Tortelli with Pumpkin and Amaretti

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by: Texas Chef






As always, throughout the different regions of Italy, recipes for filled pasta with pumpkin vary, sometimes they are spiced with ginger, sometimes nutmeg. In Mantova, in Emilia—Romagna, they tend to add a mustard fruit {mostarda di frutta) to the filling. Federico, my sous chef, is from Toscana and there they like the pumpkin completely plain. In my region, Lombardia, we like to add amaretti cookies, and when we have truffles, we sometimes shave some over the tortelli before serving. Pumpkins are in season from the middle of October until January, and one of the best varieties we have found is the ironbark. Because pumpkin flesh contains a lot of water, you need to dry it out before making the filling. When we make this at the restaurant, we start a day ahead, wrapping the processed, cooked pumpkin flesh in a clean cloth, then hanging it in the big walk—in fridge to drain away the excess moisture. You can do a similar thing at home, but if you want to make the recipe in more of a hurry, you can cook out the moisture in the pan. However, it will take 15 to 30 minutes, depending on how wet the pumpkin is, and you will have to keep stirring it all the time.




ingredients

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serves: 5

2 pounds pumpkin flesh (you will need a 5 1/2-6 pound pumpkin or 2 butternut squash)

3 tablespoons extra virgin olive oil

1 white onion (thinly sliced)

6 tablespoons freshly grated Parmesan

4 tablespoons crushed amaretti cookies

1 tablespoon bread crumbs

2 eggs

pinch of freshly grated nutmeg

1 recipe quantity of fresh egg pasta dough

5 1/4 tablespoons butter

6 leaves sage

1 tablespoon Amaretto liqueur

salt and pepper

Nutrition Facts
Tortelli with Pumpkin and Amaretti

Servings Per Recipe: 5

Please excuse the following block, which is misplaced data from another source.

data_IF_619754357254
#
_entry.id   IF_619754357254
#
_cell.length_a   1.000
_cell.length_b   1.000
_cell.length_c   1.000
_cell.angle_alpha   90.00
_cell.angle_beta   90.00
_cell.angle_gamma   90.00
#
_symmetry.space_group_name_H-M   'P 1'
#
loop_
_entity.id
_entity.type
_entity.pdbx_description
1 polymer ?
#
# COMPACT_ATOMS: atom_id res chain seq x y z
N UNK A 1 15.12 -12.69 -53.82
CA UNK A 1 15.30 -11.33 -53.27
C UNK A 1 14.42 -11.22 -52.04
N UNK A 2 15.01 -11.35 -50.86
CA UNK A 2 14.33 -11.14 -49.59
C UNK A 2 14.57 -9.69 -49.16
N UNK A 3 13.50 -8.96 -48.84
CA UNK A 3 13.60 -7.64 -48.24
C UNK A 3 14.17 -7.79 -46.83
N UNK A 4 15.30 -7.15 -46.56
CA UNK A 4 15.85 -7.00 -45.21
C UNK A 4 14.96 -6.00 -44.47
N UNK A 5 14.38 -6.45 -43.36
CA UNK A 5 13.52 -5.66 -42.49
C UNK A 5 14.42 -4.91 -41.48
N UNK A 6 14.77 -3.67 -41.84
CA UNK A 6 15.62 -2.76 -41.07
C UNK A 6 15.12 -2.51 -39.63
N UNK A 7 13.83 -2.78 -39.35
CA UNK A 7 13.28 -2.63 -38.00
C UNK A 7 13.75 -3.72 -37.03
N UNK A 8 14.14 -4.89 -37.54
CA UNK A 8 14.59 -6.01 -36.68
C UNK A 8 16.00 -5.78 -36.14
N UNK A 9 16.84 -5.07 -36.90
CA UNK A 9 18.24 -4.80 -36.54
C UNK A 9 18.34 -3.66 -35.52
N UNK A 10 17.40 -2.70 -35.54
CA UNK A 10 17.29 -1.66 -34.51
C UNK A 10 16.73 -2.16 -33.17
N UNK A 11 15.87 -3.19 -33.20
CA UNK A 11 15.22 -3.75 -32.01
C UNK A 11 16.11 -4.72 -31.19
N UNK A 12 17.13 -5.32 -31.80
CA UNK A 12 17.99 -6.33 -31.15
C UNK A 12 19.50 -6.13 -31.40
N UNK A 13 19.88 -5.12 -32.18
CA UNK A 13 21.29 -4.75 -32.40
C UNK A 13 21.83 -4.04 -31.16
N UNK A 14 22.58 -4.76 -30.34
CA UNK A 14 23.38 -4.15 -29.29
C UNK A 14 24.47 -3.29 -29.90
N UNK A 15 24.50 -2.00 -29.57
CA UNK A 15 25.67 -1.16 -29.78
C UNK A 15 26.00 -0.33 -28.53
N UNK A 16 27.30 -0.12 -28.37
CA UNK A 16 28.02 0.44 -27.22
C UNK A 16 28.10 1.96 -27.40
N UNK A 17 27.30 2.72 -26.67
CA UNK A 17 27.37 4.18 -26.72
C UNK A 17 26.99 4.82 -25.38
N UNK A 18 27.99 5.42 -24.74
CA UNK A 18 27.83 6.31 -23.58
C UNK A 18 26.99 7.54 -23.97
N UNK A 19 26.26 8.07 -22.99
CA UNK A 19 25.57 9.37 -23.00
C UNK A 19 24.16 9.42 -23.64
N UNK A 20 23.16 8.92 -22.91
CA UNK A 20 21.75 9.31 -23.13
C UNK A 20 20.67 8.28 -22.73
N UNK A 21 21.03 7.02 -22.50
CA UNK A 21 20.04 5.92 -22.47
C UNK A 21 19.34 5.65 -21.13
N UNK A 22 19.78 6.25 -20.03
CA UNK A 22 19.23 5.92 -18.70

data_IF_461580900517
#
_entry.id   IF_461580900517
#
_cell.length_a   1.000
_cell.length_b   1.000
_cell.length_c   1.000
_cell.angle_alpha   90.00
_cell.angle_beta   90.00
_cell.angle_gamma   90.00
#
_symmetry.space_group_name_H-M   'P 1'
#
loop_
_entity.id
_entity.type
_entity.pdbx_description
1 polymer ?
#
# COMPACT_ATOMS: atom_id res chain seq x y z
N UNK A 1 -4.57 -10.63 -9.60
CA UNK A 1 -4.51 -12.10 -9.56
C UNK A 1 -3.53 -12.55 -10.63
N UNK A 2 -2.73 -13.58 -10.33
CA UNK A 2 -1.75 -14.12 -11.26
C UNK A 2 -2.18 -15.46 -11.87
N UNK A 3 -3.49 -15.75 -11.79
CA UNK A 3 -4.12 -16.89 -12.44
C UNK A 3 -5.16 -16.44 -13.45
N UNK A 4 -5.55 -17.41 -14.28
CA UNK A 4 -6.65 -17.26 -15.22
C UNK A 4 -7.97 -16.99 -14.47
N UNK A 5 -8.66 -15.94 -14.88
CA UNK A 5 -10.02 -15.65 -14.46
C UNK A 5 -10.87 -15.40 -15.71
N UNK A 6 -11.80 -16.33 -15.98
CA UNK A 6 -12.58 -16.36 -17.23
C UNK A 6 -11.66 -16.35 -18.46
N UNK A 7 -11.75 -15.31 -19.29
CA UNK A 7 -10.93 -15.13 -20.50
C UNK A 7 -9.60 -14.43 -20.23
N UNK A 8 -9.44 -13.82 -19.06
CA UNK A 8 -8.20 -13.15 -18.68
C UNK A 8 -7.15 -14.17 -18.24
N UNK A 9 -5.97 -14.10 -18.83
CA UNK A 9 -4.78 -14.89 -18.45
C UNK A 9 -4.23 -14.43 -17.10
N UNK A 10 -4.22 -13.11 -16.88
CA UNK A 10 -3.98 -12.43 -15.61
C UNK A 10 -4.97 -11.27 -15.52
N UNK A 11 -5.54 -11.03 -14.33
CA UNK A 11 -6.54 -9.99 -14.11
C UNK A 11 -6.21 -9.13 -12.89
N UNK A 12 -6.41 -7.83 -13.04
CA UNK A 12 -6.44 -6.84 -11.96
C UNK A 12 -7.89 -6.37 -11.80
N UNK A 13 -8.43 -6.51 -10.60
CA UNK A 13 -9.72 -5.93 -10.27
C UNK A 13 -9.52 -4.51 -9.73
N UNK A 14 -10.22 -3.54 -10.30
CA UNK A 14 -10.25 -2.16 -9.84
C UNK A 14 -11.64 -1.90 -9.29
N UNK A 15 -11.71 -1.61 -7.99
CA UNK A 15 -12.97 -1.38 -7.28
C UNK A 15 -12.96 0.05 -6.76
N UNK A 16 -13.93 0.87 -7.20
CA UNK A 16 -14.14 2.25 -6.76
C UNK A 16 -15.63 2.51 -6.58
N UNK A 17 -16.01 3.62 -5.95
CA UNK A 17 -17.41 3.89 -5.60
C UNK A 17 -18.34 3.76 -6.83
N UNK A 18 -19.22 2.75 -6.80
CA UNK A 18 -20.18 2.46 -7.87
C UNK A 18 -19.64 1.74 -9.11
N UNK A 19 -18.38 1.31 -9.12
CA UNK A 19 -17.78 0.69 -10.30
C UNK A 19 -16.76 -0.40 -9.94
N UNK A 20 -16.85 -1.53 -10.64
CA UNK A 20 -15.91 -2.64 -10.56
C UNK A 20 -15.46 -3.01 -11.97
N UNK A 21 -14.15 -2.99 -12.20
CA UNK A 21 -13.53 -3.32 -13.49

Amount per Serving

Calories: 489

  • Total Fat: 27.5 g
  •     Saturated Fat: 11.5 g
  •     Trans Fat: 0.5 g
  • Cholesterol: 154.1 mg
  • Sodium: 417.9 mg
  • Total Carbs: 48 g
  •     Dietary Fiber: 1.5 g
  •     Sugars: 5 g
  • Protein: 14.3 g
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preparation

1.  Preheat the even to 390°F. Cut the pumpkin into chunks, put them on a tray, skin side down, add half a wineglass of water, cover and seal with foil. Put in the even for about 1 t0 1 1/2 hours, depending on the size of the chunks — until they are soft enough for your linger to press easily into the flesh.

2.  While the pumpkin is cooking, heat the oil in a saucepan, add the onion and cook gently without allowing to color for 10 to 15 minutes. Turn off the heat and cover with a lid.

3.  When the pumpkin is cooked, scrape the flesh from the skin and add to the onion. Turn on the heat again and cook for another 10 minutes so that the pumpkin begins to lose some of its moisture. If you are going to hang up the pumpkin flesh to drain, remove from the pan, put into a blender and blend until smooth, then season. If you are not going to drain it like this, continue cooking over a low heat for another 15 to 30 minutes, until the mixture has dried out. If it is still too moist, put it into a clean cloth and squeeze out as much moisture as you can.

4.  Transfer the pumpkin mixture to a mixing bowl, add half the Parmesan, half the crushed amaretti cookies, the bread crumbs, one of the eggs and grated nutmeg. Mix everything together, check and adjust the seasoning again, if necessary, and put to one side.

5.  Make the pasta dough and put through the machine. Make the tortelli as for the ravioli, using a plain rather than fluted cutter, and omitting the mint leaves.

6.  Bring a large pan of water to the boil for the pasta.

7.  You need two large saute pans — melt hall, the butter in each with half of the sage.

8.  Put the tortelli into the pan of salted boiling water and cook for about 3 minutes, then drain and put half into each of the two sauté pans for a minute or so, basting them with the butter until it coats them. If the butter begins to turn too brown, add a few more pats of butter to bring the temperature down.

9.  Take 2 tablespoons of the remaining grated Parmesan and sprinkle a little over each of your plates, followed by the rest of the crushed amaretti cookies, and then put the tortelli on top. Sprinkle with the rest of the Parmesan.

10.  Pour the sage butter from one pan to the other, than tip the pan toward you so that all the butter collects at the front of the pan and pour in the Amaretto (if you just pour it straight in, it may flame and burn the butter). Stir m quickly and pour over the tortelli.

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